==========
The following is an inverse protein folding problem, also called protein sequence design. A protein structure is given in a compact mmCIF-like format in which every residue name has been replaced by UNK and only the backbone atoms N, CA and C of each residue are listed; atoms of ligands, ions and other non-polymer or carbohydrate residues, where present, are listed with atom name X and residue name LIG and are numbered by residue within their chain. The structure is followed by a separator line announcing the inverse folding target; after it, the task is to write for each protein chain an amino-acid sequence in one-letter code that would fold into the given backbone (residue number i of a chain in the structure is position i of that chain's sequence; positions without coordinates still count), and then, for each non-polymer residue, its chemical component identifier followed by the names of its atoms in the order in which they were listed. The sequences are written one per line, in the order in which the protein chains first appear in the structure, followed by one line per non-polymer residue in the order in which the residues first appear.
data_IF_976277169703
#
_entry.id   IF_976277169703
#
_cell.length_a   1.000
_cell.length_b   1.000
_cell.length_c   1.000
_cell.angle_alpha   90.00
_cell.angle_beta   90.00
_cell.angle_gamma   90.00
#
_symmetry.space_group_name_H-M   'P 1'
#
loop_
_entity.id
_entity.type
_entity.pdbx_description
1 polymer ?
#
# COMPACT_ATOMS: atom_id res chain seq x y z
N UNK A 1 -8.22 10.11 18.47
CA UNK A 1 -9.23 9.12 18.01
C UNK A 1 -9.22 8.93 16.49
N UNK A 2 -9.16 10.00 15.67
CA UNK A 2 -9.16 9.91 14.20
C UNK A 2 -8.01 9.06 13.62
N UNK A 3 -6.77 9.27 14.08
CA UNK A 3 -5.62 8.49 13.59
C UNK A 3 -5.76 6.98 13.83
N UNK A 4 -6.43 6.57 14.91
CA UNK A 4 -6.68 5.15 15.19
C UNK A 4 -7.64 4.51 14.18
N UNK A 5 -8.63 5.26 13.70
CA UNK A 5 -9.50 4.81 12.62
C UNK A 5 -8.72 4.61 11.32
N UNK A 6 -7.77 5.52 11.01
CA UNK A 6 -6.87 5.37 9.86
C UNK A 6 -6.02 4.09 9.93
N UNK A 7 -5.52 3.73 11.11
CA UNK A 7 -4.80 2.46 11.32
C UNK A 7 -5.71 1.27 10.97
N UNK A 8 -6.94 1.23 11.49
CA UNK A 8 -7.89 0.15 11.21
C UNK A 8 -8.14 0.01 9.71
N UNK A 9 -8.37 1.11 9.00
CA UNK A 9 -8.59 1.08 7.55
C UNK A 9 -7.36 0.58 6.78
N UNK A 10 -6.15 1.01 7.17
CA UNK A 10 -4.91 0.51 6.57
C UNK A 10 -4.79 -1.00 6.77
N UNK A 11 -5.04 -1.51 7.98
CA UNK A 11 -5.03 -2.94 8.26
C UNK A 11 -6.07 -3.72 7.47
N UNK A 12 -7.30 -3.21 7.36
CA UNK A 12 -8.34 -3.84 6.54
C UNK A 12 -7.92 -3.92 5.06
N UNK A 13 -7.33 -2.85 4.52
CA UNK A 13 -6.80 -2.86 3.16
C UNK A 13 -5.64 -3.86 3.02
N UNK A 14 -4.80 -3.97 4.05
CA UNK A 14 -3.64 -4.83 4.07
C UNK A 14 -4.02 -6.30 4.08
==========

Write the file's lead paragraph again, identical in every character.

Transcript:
The following is an inverse protein folding problem, also called protein sequence design. A protein structure is given in a compact mmCIF-like format in which every residue name has been replaced by UNK and only the backbone atoms N, CA and C of each residue are listed; atoms of ligands, ions and other non-polymer or carbohydrate residues, where present, are listed with atom name X and residue name LIG and are numbered by residue within their chain. The structure is followed by a separator line announcing the inverse folding target; after it, the task is to write for each protein chain an amino-acid sequence in one-letter code that would fold into the given backbone (residue number i of a chain in the structure is position i of that chain's sequence; positions without coordinates still count), and then, for each non-polymer residue, its chemical component identifier followed by the names of its atoms in the order in which they were listed. The sequences are written one per line, in the order in which the protein chains first appear in the structure, followed by one line per non-polymer residue in the order in which the residues first appear.